In the late-nineteenth century, the mental or addictive effect of tobacco on its users was noted in state court decisions, including Carver v. the State of Indiana (1879), The State of Indiana v. Mueller (1881), and The State of Missouri v. Ohmer (1889).

In 1889, John Newport Langley and William Dickinson discovered that nicotine selectively blocks nerve impulses, thus demonstrating scientifically for the first time that nicotine affects the nervous system.  Although not the focus of their research, the study opened the possibility that nicotine interrupts brain mechanisms in a way that promotes addiction.

As cigarettes become more popular at the turn of the century, and their negative effects on the behavior of smokers, such as nervousness and irritability, were observed, some suspected that the tobacco in the product was mixed with narcotics, such as opium or cocaine.  An article, “Science vs. Prejudice,” in the February 5, 1898 issue of Harper’s Weekly reported on a conference of the Medico-Legal Society at which cigarette smokers were reassured that the products contain only tobacco.  Nevertheless, as mentioned above, others numbered nicotine itself among narcotics.  Between 1889 and 1907, two states declared cigarettes to be narcotic and four states banned their sale.  Nicotine was originally listed as an adulterated drug under the Pure Food and Drug Act of 1906 until lobbying by tobacco companies resulted in its removal.

In the mid-twentieth century, articles in medical journals, such as The Lancet (1942) and the American Journal of Psychiatry (1963), began to label tobacco use as addictive.  However, the groundbreaking Surgeon General’s Report of 1964, which identified tobacco as cancer-causing, stopped short of calling it addictive.  The committee concluded that the “tobacco habit should be characterized as an habituation rather than an addiction.”  Finally, in 1986, Surgeon General C. Everett Koop declared that smokeless tobacco was addictive, and in 1988, that nicotine was “a powerfully addicting drug.”  The latter was based on more than 2,000 scientific studies, which made it “clear that … cigarettes and other form of tobacco are addicting and that actions of nicotine provide the pharmacologic basis of tobacco addiction…”

Harper's Weekly References
1)  July 9, 1859, p. 443, c. 3
verse, “Tobacco and I,” addiction, smoking, and women using snuff

2)  April 26, 1862, p. 272, c. 3
ad for curing the craving for tobacco [first such ad]

3)  January 4, 1868, p. 16, c. 1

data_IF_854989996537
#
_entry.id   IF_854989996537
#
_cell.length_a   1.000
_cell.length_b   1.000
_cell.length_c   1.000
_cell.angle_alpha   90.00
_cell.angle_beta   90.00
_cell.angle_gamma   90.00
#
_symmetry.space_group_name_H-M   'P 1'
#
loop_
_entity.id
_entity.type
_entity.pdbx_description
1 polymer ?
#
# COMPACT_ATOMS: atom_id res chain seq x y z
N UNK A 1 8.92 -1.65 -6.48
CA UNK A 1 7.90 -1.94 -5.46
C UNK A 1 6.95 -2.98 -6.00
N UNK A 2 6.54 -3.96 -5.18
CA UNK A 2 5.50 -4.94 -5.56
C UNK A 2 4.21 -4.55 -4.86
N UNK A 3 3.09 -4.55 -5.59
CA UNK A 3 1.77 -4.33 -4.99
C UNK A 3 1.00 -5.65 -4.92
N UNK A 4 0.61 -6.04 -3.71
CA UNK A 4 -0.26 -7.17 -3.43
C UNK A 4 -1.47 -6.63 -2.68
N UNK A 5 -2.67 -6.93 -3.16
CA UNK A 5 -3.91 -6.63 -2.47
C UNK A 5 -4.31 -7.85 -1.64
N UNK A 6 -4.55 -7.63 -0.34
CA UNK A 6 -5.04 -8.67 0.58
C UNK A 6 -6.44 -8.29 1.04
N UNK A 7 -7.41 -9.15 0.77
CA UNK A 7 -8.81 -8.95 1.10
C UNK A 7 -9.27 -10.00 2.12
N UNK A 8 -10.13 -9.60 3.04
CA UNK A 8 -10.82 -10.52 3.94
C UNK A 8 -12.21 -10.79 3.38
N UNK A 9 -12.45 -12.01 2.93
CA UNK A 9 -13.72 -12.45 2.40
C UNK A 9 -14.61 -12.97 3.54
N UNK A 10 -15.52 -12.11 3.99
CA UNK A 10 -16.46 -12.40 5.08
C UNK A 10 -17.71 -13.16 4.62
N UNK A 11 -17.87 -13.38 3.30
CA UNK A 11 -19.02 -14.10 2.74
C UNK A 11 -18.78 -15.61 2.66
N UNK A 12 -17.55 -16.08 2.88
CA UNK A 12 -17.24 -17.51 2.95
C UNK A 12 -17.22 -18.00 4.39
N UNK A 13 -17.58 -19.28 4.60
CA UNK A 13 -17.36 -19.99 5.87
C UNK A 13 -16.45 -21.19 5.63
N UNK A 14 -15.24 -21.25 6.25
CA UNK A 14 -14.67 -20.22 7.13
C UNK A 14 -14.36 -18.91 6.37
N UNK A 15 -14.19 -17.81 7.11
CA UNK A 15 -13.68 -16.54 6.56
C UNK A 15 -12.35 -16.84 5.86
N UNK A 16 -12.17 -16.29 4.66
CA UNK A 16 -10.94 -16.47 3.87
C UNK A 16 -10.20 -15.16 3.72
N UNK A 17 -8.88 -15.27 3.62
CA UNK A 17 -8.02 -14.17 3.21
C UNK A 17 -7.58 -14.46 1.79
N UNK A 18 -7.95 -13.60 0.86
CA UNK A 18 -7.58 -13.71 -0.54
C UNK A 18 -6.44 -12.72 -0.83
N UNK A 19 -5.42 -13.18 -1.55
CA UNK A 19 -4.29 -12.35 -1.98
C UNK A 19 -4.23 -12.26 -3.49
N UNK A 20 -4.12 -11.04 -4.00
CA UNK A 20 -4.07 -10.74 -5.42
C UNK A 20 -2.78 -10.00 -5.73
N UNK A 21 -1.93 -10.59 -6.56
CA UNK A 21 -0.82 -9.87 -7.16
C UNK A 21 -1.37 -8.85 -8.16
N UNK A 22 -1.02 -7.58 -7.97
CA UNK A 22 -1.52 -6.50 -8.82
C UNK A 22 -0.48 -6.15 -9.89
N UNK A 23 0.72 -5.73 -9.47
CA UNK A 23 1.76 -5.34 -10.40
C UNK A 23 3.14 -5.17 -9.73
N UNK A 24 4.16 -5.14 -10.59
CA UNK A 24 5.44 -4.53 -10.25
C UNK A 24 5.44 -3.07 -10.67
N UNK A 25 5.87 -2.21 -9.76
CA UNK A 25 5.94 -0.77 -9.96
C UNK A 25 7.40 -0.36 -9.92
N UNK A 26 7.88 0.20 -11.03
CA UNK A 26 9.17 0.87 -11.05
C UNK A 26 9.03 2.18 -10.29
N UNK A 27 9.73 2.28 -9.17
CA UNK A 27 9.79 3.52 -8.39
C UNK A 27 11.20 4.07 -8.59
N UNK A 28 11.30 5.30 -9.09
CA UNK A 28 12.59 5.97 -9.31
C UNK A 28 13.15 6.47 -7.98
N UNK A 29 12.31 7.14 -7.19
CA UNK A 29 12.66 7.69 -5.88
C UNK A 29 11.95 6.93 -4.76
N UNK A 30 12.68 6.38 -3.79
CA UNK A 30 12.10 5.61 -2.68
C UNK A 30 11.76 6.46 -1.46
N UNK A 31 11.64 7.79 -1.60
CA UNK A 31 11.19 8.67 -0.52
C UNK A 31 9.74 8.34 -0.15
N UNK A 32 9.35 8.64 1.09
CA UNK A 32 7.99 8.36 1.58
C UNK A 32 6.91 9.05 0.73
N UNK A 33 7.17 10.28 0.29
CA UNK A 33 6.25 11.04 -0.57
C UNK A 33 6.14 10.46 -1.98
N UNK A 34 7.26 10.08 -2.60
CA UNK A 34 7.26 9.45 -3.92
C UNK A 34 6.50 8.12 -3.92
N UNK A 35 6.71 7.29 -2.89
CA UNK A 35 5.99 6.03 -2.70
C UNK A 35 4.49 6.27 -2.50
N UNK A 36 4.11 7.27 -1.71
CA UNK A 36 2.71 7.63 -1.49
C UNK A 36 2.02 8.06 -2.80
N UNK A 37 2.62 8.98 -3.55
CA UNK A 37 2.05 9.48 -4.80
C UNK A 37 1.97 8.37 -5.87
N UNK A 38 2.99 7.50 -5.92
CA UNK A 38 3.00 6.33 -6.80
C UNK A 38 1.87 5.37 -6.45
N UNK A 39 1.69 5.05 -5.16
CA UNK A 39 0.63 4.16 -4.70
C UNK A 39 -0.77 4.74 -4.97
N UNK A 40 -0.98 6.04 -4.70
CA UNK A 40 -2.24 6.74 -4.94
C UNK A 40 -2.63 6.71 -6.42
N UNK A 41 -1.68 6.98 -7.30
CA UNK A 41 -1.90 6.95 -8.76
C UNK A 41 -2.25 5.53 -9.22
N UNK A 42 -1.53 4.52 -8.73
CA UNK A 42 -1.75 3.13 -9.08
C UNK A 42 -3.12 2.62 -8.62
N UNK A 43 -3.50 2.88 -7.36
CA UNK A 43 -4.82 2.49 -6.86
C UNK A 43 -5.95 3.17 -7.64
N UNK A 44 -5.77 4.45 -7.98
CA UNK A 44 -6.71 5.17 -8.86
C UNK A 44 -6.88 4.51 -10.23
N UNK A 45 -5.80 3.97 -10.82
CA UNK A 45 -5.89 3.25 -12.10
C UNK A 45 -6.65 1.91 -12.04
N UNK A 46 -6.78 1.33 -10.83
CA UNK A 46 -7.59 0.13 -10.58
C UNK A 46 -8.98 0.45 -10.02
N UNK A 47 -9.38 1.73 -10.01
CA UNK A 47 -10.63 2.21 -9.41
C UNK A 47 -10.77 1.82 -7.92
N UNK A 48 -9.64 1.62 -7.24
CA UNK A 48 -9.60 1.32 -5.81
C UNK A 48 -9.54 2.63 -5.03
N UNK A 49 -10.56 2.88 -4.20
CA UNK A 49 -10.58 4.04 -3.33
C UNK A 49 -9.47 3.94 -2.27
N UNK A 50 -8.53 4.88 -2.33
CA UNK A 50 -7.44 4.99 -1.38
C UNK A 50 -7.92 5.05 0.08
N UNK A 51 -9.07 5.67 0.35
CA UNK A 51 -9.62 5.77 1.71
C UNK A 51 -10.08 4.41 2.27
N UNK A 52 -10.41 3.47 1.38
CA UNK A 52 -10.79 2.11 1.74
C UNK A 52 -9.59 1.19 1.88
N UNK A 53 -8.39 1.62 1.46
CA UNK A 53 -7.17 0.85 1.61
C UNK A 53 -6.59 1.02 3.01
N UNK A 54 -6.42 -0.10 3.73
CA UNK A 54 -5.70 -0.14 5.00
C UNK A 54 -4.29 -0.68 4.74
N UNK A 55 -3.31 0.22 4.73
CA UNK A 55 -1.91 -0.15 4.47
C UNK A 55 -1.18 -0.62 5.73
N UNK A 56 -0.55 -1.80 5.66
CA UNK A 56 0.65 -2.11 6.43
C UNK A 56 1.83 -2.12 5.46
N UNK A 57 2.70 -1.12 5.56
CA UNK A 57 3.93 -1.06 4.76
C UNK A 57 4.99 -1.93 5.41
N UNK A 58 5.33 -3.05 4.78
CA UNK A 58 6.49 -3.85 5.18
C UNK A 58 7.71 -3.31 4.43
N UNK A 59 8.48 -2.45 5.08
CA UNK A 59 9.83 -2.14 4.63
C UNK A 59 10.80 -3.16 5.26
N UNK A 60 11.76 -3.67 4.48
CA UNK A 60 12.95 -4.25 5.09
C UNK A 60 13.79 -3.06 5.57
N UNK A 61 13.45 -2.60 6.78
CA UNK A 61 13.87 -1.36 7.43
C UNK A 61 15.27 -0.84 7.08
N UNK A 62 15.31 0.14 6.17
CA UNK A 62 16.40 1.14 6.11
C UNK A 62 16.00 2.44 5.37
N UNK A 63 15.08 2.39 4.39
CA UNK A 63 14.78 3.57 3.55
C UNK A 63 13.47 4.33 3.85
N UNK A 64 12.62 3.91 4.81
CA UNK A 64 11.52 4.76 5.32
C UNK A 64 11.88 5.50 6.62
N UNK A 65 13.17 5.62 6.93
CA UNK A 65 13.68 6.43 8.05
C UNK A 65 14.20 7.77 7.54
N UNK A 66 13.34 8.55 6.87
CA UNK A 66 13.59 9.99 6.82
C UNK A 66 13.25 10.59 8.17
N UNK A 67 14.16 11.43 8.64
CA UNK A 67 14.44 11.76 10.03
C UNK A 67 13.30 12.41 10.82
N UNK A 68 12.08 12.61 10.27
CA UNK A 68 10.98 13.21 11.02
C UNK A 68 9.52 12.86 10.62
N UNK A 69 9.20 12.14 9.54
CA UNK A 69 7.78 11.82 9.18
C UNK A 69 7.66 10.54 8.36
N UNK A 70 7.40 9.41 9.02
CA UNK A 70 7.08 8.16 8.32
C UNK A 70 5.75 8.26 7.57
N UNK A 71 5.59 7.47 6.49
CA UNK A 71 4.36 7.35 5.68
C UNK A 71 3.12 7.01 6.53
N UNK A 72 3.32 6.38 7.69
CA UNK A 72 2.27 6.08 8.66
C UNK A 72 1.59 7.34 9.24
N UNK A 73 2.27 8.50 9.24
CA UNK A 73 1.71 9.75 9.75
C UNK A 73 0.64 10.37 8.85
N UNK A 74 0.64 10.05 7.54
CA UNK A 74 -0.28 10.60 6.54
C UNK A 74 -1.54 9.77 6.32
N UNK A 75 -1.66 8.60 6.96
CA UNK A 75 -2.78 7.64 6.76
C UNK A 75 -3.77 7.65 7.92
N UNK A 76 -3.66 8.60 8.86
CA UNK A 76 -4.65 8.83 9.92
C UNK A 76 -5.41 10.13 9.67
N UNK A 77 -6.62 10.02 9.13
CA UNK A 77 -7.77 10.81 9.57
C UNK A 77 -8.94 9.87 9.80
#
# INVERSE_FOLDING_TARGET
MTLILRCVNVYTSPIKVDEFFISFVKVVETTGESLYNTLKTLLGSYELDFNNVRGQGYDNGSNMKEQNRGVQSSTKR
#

ad, “A New Cure:  Tobacco Antidote,” which “restores sufferers from its deadly effects to robust health”

4)  February 13, 1869, p. 112, c. 3
ad, “Tobacco Antidote”

5)  October 4, 1884, p. 660, c. 1
ad, help against the toxic effect of tobacco 

6)  April 15, 1893, p. 361, c. 1
ad, “Don’t Tobacco Spit or Smoke Your Life Away”

7)  December 29, 1894, p. 1251, c. 4
ad, “Don’t Stop Tobacco,” use  “cure” while still using

8)  November 7, 1896, p. 1107, c. 3-4
illustrated ad for the Keeley Treatment

9)  April 11, 1896, p. 368
ad, “Coffin Nails,” full page, illustrated

10)  February 5, 1898, p. 143
news story, “Science vs. Prejudice”

Sources Consulted
Borio, Gene, “The History of Tobacco” History Net,

“Here Today, Here Tomorrow:  Varieties of Medical Ephemera,” The Online Version of an Exhibit Held at the National Library of Medicine May 22 through September 11, 1995, National Institutes of Health,

“The Keeley Institute,”

King James I of Great Britain, Counterblasteto Tobacco,

Nicotine Addiction in Britain, Royal College of Physicians,

“The 1964 Report on Smoking and Health,” Reports of the Surgeon General, National Library of Medicine, or

Swan, Neil, “Nicotine Disrupts the Brain's Pleasure Circuit,” NIDA Notes, vol. 13, no. 3, 1998, National Institute on Drug Abuse, National Institutes of Health,

Tate, Cassandra, Cigarette Wars:  The Triumph of the Little White Slaver (NY:  Oxford UP, 1999)

“Tobacco Addiction Data, 1527-1998”

Trask, George, Tobacco for American Lads,”


Other sections found within "Dangers of Tobacco":
Addiction // Cancer // Lung and Heart Disease // Fatigue and Headache
Second-hand Smoke // Other Dangers >> Coffin Nails Homepage & Introduction